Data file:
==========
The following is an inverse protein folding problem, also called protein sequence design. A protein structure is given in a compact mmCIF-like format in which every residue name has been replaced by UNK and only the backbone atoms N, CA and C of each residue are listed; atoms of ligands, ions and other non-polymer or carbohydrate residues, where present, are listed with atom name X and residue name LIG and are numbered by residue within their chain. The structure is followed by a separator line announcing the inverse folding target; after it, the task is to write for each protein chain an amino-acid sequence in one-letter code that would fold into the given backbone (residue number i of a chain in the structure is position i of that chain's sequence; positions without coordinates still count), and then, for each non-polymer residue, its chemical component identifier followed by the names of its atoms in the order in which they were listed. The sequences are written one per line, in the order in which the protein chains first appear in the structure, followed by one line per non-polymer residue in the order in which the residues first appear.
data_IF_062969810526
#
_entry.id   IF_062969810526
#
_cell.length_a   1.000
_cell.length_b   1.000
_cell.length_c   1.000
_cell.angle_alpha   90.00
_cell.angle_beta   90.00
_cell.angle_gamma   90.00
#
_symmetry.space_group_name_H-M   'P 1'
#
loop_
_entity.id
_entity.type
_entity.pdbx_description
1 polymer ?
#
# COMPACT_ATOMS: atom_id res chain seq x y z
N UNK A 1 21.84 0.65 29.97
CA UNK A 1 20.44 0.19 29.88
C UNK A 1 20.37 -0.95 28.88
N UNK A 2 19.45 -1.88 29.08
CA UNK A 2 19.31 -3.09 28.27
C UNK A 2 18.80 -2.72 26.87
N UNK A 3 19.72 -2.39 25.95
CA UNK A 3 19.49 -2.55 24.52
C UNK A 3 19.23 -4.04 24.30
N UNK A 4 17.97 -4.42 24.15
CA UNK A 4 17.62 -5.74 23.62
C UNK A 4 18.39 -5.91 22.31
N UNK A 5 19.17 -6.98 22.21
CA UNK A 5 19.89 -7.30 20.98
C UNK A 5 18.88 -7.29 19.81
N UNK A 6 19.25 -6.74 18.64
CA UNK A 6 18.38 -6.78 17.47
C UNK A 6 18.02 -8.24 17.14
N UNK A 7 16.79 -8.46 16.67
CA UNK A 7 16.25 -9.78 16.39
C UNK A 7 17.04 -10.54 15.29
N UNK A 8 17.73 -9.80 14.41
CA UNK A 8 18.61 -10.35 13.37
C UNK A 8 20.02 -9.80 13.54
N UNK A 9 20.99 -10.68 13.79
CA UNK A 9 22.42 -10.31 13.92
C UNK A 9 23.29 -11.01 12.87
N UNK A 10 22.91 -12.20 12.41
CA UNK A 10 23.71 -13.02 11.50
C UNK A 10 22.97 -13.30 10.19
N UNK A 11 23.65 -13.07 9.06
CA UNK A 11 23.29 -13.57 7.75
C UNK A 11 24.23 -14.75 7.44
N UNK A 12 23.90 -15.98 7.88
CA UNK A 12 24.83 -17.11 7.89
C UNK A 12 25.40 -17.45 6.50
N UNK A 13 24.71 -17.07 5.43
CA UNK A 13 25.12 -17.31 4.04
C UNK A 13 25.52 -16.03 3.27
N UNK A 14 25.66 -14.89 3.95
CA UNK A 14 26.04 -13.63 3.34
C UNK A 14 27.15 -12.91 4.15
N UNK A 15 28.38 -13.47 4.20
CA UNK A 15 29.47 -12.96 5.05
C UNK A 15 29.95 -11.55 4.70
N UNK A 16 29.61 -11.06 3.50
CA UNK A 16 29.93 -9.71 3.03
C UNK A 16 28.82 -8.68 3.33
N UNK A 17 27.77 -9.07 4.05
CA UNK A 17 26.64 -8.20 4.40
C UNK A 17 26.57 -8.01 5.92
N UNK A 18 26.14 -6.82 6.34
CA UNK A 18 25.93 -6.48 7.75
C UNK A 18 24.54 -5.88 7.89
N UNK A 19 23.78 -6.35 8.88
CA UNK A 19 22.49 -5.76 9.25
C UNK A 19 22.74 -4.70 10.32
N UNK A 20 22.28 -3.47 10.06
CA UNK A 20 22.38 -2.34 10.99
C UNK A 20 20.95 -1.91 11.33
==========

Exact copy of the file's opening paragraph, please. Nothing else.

The following is an inverse protein folding problem, also called protein sequence design. A protein structure is given in a compact mmCIF-like format in which every residue name has been replaced by UNK and only the backbone atoms N, CA and C of each residue are listed; atoms of ligands, ions and other non-polymer or carbohydrate residues, where present, are listed with atom name X and residue name LIG and are numbered by residue within their chain. The structure is followed by a separator line announcing the inverse folding target; after it, the task is to write for each protein chain an amino-acid sequence in one-letter code that would fold into the given backbone (residue number i of a chain in the structure is position i of that chain's sequence; positions without coordinates still count), and then, for each non-polymer residue, its chemical component identifier followed by the names of its atoms in the order in which they were listed. The sequences are written one per line, in the order in which the protein chains first appear in the structure, followed by one line per non-polymer residue in the order in which the residues first appear.